Academic journal article Journal of Electronic Commerce Research

Shut-Up I Don't Care: Understanding the Role of Relevance and Interactivity on Customer Attitudes toward Repetitive Online Advertising

Academic journal article Journal of Electronic Commerce Research

Shut-Up I Don't Care: Understanding the Role of Relevance and Interactivity on Customer Attitudes toward Repetitive Online Advertising

Article excerpt


Many streams of research have shown that familiarity influences positive attitudes. Such research streams have driven marketing strategies with the explicit goal of exposing potential customers to repeated stimuli, specifically to advertisements. These marketing strategies have been employed in many contexts, including online. This research paper argues that the online environment, being far richer than traditional means of conveyance, has a different constellation of constructs affecting attitudes. Due to this richness, simply applying the principle of repetition does not make logical sense. Further, this research hopes to extend the traditional view of advertising to the online environment by proposing two additional constructs, other than repetition, that influence attitudes of advertisements. These two factors are personal relevance and interactivity. To explore this idea, two empirical studies are undertaken to test the relationships between interactivity, personal relevance and attitudes. The first is a survey study (N=97), and the second employs a laboratory experiment (N=118). Results support that advertisement interactivity significantly affects attitudes toward the online ads, the website, and the product featured in the advertisement. Personal relevance was also shown to significantly affect attitude toward the ad in both studies.

Keywords: eCommerce, familiarity, interactivity, online advertising, personal relevance

1. Introduction

Any typical interaction with a web site, whether it is purchasing a sofa, reading the news, or even returning a web based email, will have a visible and sometimes ostentatious advertisement. No manner how much time, effort, or money is spent on keeping advertisements at bay, they just keep coming because advertisers believe repetition is the key to selling goods and services. What do advertisers and their clients get out of this typical online dissemination strategy? And is repetition the only factor that is important in such a context? Or are there more effective means to advertise online? This research addresses the above questions.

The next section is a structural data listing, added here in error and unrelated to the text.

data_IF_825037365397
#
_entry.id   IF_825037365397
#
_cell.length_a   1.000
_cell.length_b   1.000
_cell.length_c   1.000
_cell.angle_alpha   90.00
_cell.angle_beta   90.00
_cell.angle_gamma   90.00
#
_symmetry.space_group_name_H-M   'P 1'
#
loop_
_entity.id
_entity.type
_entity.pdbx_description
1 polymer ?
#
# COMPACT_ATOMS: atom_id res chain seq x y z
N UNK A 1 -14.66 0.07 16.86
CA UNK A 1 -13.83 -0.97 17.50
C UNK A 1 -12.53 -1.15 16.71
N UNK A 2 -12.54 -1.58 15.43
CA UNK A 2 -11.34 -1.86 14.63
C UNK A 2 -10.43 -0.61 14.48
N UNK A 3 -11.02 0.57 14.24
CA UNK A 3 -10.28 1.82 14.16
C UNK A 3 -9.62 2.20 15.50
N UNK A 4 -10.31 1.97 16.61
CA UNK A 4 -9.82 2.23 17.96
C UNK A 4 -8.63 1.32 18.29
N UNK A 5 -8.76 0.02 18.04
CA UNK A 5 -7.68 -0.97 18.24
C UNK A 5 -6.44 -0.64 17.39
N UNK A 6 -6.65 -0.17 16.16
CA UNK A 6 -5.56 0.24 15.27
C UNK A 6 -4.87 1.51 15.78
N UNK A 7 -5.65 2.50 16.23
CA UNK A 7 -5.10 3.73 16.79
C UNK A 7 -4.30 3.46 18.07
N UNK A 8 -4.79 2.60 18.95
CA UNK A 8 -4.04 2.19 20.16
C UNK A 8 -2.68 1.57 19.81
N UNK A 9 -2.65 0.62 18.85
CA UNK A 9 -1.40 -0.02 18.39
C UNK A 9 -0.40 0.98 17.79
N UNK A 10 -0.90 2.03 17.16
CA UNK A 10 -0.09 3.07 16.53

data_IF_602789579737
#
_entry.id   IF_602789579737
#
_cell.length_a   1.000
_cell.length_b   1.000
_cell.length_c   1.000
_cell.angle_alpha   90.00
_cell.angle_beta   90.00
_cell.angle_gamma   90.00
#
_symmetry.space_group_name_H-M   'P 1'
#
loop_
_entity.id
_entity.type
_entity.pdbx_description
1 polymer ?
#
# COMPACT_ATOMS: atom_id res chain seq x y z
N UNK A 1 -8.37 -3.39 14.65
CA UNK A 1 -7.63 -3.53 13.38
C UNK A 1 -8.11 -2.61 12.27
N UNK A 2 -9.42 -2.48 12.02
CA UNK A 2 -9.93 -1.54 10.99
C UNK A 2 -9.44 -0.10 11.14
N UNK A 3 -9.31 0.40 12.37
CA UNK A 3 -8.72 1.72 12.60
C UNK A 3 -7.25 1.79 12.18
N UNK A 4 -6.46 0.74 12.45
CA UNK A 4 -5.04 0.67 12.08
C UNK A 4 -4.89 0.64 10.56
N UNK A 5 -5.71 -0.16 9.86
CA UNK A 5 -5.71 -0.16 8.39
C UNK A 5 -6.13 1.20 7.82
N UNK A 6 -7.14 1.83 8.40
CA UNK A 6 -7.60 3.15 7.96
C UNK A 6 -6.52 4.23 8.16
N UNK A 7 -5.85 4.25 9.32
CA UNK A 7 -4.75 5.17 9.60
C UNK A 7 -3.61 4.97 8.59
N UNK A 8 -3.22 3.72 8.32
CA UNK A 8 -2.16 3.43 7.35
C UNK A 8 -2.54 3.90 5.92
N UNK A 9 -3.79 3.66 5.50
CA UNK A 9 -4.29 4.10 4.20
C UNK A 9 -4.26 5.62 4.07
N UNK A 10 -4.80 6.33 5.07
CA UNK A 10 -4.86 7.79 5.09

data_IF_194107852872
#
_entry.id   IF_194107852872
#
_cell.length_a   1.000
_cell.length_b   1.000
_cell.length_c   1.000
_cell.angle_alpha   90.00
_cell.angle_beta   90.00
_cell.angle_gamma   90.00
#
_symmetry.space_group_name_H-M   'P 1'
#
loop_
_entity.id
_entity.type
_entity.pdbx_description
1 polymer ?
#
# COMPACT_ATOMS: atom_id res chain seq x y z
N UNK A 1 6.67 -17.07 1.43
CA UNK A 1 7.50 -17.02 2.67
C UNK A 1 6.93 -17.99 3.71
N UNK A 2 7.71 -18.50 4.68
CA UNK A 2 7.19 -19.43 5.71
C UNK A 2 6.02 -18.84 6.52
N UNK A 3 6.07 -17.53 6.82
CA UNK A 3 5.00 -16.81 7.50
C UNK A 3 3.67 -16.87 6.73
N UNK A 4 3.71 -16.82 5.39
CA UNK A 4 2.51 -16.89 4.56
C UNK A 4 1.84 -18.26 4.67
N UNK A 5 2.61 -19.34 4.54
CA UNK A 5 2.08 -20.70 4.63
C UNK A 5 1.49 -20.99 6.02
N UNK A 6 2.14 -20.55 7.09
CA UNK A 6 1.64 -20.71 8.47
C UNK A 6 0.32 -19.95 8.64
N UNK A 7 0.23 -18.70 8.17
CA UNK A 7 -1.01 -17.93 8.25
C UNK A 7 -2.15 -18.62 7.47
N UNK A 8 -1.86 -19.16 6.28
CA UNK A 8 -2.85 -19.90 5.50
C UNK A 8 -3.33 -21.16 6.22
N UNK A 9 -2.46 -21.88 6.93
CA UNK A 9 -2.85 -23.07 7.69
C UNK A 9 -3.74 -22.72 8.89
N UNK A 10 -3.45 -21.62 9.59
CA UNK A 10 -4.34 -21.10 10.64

The Theory of Reasoned Action [Ajzen & Fishbein 1980] shows that attitude has a strong relationship with predicting behavior, meaning that understanding the impact of online advertising on a user's attitudes has many implications for consumer behavior [e.g., Fishbein & Middlestadt 1995; Herr 1995; Olson & Zanna 1993]. Attitude formation has also been shown to be influenced by constant repetition of advertising messages [Cacioppo & Petty 1989; Festinger1954; Festinger et al. 1950; Garcia-Marques & Mackie 2001; Kunst-Wilson & Zajonc 1980; Miller 1976; Zajonc 1968]. Marketers have been using repetition with many different forms of media (e.g., radio and television commercials, billboards, magazine ads, and telemarketing). Based on these past successes, marketers have tried to use similar techniques in online advertising. These techniques include pop-up/down ads (commercials), banner ads (billboards), and unsolicited emails (telemarketing).

However, past research has shown that the Internet is a very different medium due to its interactive nature and higher level of control of the media [Liu & Shrum 2002; Rayport & Jaworski 2003]. Also, little is known about how online factors influence Internet users' attitudes toward online advertising. Yet marketers repeatedly expose Internet users with the same techniques. In this paper, we investigate both the influence advertisement interactivity and personal relevance has on a user's' attitudes. These two factors are intuitively important to understand in the context of online advertising because both are directly related to the differences that have been found between online advertising compared to offline. These specific differences are the level of control a user has over the environment and the one-to-one interaction that is possible online [Liu & Shrum 2002]. …

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